Sources of tobacco for youths in communities with strong enforcement of youth access laws
Department of Family Medicine and Community Health; Center for Health Policy and Research
Adolescent; Adult; Age Factors; Family; Female; Humans; Male; Parents; Questionnaires; Residence Characteristics; Smoking; Smoking Cessation
Life Sciences | Medicine and Health Sciences
AIM: To determine how youths obtain tobacco in communities with strong enforcement of tobacco sales laws. SETTING: Ten communities in Massachusetts with merchant compliance rates at or above 90%. METHODS: Paper surveys and focus group discussions with 68 adolescent smokers. RESULTS: Parents and friends are the primary sources of tobacco for new smokers. When stealing from parents can no longer satisfy the need for cigarettes, young adolescents ask strangers to buy them tobacco. For high school age smokers, teenage store clerks are a major source. Teenage clerks sell to other teenagers, steal tobacco, and help their friends steal from their employers. Friends who are 18 years of age or over are a second major source for older adolescents. Parents often purchase tobacco for older adolescents. CONCLUSION: Recommended actions include raising the minimum age for the purchase of tobacco to 21 years, and prohibiting individuals less than 21 years of age from selling tobacco.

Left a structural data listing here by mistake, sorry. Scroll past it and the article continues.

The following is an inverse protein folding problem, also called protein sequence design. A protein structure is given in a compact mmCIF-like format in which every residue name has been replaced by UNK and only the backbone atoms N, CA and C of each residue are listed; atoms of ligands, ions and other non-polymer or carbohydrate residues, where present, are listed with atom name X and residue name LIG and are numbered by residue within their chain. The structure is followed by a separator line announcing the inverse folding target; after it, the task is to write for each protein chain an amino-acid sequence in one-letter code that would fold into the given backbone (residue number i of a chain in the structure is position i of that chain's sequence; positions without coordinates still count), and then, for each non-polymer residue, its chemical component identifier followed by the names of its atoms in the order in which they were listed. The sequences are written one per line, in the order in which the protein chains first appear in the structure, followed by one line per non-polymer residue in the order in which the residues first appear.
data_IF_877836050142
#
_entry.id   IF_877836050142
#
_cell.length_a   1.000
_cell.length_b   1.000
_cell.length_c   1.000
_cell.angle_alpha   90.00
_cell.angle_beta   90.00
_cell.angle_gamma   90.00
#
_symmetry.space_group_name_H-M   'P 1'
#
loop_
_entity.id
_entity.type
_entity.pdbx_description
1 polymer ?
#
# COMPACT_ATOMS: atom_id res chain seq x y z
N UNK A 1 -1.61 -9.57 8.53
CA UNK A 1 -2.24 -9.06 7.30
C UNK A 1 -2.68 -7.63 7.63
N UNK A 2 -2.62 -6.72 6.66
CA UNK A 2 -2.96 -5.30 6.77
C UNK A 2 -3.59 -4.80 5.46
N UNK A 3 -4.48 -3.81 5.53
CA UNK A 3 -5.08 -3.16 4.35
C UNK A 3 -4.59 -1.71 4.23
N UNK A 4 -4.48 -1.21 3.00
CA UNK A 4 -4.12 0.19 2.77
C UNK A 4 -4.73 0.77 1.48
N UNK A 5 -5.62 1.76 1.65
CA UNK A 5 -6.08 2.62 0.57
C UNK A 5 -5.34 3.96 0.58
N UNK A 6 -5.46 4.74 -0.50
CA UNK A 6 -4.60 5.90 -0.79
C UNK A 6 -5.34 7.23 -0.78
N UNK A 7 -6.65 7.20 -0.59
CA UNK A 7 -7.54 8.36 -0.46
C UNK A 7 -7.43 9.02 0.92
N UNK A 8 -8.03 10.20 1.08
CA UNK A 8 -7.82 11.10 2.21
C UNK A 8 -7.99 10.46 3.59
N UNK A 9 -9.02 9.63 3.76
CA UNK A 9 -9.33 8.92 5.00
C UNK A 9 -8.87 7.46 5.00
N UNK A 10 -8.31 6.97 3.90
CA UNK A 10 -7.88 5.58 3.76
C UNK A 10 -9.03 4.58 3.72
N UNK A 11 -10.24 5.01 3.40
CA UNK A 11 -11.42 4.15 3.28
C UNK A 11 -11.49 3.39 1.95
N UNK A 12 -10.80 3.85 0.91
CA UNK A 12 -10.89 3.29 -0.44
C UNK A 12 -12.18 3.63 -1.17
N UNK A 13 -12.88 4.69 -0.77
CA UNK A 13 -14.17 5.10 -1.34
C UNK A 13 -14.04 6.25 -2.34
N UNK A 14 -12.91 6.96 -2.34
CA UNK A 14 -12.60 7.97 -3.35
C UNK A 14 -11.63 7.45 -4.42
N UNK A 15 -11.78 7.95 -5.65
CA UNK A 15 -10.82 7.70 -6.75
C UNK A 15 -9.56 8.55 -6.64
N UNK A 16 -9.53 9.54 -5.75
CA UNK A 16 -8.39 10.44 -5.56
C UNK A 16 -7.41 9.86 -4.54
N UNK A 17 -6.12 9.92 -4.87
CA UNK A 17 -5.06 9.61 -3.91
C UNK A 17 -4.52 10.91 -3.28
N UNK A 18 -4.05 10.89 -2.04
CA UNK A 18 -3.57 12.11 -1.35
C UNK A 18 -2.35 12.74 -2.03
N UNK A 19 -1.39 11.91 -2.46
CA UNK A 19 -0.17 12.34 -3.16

Rights and Permissions
Citation: Tob Control. 2001 Dec;10(4):323-8.
DiFranza, Joseph R. and Coleman, Mardia A., "Sources of tobacco for youths in communities with strong enforcement of youth access laws" (2001). Open Access Articles. 1673.